as Gaeilge Po polsku

What you hold, may you always hold,
What you do, may you always do and never abandon.
but with swift pace, light step,
and unswerving feet,
so that even your steps stir up no dust,
go forward
securely, joyfully, and swiftly,
on the path of prudent happiness,
believing nothing,
agreeing with nothing
which would dissuade you from this resolution
or which would place a stumbling clock for you on the way,
so that you may offer your vows to the Most High
in the pursuit of that perfection
to which the Spirit of the Lord has called you.

From St. Clare's Second Letter to St. Agnes

St. Clare and Receptivity

Reflection 1

Listen! In the Annunciation, this is the word given by the angel to Our Lady in actually telling her of God's plan. The Word becomes flesh within her when she hears and responds to, the Word. St. Francis, perhaps again reflecting his equating the Poor Clare vocation with the Annunciation, starts his canticle of exhortation to us with the same word - "Listen, little poor ones". So listening is very important. But this listening attitude is part of something much bigger - that of a receptive heart. Receptivity is very important. "Be it done to me according to your word" captures this attitude. And in the Visitation, when Elizabeth proclaims, "Blessed is she who believed that the promises made her by the Lord would be fulfilled", we are again given a hint at her receptivity.

Our Lady was told to 'listen', and her response was, 'let it be done to me' - so she was conscious that it was not an action of her own, but a putting of herself at the disposal of the Holy Spirit. Having done that, she conceived, which was not something that she could have caused to happen. She could only dispose herself. This attitude is confirmed by the fact that she proclaims in joy "The Almighty has done great things for me".

Reflection 2

Why is listening so important? Because, we are trying to live out a spousal life, in which we incarnate Jesus. He is the Word Incarnate, the Word of God, and He said His words are spirit and they are life. All words are made to be listened to, and His even more so. And so, to incarnate the Word, we need to listen to the Lord, in the Spirit. As at The Creation, this word of the Spirit achieves what it utters.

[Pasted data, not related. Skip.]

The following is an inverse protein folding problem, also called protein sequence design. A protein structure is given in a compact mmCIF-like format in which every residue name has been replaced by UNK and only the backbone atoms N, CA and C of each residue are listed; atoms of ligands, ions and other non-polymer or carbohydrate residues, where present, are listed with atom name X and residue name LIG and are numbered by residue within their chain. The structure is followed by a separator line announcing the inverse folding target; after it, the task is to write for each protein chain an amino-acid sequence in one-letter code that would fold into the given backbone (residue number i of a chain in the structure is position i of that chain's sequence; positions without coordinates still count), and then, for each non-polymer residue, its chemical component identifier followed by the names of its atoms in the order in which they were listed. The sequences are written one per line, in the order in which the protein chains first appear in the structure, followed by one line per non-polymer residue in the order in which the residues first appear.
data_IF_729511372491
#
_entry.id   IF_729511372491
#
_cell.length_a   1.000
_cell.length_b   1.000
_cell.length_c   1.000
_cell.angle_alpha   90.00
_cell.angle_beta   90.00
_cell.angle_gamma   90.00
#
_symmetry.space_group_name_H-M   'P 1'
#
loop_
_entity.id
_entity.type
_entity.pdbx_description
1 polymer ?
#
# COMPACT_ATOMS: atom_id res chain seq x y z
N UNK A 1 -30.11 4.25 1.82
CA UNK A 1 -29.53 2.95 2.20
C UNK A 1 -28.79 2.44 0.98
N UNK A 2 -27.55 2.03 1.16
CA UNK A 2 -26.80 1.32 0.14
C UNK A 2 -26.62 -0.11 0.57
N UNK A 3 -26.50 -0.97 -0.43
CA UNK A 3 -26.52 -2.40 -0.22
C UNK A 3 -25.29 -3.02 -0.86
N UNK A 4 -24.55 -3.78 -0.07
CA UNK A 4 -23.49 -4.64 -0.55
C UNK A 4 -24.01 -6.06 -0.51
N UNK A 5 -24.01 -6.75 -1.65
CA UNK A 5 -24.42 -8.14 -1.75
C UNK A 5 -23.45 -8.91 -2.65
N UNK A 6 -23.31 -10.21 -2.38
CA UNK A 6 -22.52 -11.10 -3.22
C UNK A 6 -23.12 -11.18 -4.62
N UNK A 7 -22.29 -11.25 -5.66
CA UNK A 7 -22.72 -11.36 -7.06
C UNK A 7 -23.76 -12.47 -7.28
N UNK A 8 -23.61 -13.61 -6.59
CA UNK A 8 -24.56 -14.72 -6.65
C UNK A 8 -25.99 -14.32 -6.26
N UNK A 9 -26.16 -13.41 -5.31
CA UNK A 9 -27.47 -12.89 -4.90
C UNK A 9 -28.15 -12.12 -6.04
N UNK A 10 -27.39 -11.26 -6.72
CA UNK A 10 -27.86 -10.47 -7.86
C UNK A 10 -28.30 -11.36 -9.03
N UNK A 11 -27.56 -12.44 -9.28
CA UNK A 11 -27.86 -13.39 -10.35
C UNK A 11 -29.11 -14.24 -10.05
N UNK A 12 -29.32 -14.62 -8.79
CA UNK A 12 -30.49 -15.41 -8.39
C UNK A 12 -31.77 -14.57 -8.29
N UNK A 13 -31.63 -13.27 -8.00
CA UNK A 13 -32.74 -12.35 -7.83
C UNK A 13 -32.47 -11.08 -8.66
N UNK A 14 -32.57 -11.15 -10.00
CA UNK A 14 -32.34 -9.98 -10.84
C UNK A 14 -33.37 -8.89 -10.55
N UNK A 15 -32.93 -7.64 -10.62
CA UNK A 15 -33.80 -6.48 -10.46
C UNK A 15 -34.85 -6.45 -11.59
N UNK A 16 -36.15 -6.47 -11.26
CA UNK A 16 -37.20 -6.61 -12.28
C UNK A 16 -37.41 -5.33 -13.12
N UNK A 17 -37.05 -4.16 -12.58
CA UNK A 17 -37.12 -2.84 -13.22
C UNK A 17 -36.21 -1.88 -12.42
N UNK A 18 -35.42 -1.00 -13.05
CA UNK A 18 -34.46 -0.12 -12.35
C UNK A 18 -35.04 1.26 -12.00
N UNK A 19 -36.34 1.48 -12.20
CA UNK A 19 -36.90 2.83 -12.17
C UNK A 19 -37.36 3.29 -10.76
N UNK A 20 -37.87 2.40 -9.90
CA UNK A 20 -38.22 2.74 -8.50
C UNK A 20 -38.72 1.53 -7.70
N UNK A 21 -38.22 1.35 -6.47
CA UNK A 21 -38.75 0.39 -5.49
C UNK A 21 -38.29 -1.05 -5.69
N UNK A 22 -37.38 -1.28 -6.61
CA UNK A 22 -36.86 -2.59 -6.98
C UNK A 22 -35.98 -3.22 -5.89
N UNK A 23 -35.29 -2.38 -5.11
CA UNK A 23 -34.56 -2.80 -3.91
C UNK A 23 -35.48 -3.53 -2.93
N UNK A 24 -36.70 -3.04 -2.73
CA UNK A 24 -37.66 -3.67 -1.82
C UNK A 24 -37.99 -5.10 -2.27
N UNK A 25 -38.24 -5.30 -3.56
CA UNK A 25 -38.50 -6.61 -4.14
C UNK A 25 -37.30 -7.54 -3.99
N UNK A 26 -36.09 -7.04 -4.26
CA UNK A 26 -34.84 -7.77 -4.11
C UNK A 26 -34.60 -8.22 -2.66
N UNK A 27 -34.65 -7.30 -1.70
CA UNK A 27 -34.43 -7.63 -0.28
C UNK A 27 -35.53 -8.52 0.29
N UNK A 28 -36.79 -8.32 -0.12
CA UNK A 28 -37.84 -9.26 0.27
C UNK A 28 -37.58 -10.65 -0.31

This receptivity is not a perusal of Scriptures for mere knowledge nor a casual hearing of them. It is a loving openness and a listening with the heart. And it is a listening and not forgetting, which St. James talks about when he warns us about looking in a mirror and then forgetting what we look like! It is a listening that challenges us.

Jesus and Our Lady lived a hidden life in Nazareth. The great signs and miracles of Jesus were for His public ministry. But something powerful and more imperceptible was happening during the time of Our Lady's pregnancy and in the hidden years of His life. Perhaps that is why the following quote about the Annunciation, which captures the essence of this receptive attitude, illuminates the core of our vocation, seen in the light of this mystery, as being a hidden life:

"The mystery of the annunciation is not one of radiance. It is a mystery of twilight, of the half-light which marks the beginning of the dawn, of the presence of one who comes to make himself known. Mary does not yet see clearly. Then the Word, the True Light, is hidden in a woman's womb. Mary is wrapped in shadow because the Light is within her. The woman who expects a child is not radiant: she absorbs the light rather than reflects it. Her body is enlarged but she is, as it were, more concentrated on what is within her. This is the mystery of new life: self-expression is nothing, receptivity is all.
Twilight, shadow, secret! We tend to distrust secrecy and the twilight of evening, whether romantic or sinister, is more familiar to us that the twilight of the dawn… Perhaps the Annunciation is an invitation to remain in the twilight, to keep the secret of love which God imparts to each of us, to embrace it in our hearts with lowliness and trust. Then we shall be able to imitate Mary's visitation, to hasten towards those who need us, to proclaim to them the joy which comes from God alone; and we shall make known his marvels in the great assembly."

(Glenstal Bible Missal, for the Feast of the Annunciation, P. 1384)

As the Holy Father has commended us to the Virgin of Listening, we will finish with his prayer at the end of his letter for the 750th Centenary:

"My most heartfelt wish, strengthened by prayer, is that your monasteries may continue to offer to today's world, with its widespread need for spirituality and prayer, the demanding proposal of a complete and authentic experience of God, One and Triune, by radiating his loving and saving presence. May Mary, the Virgin of Listening, assist you. May St. Clare and all the Saints and Blesseds of your Order intercede for you."

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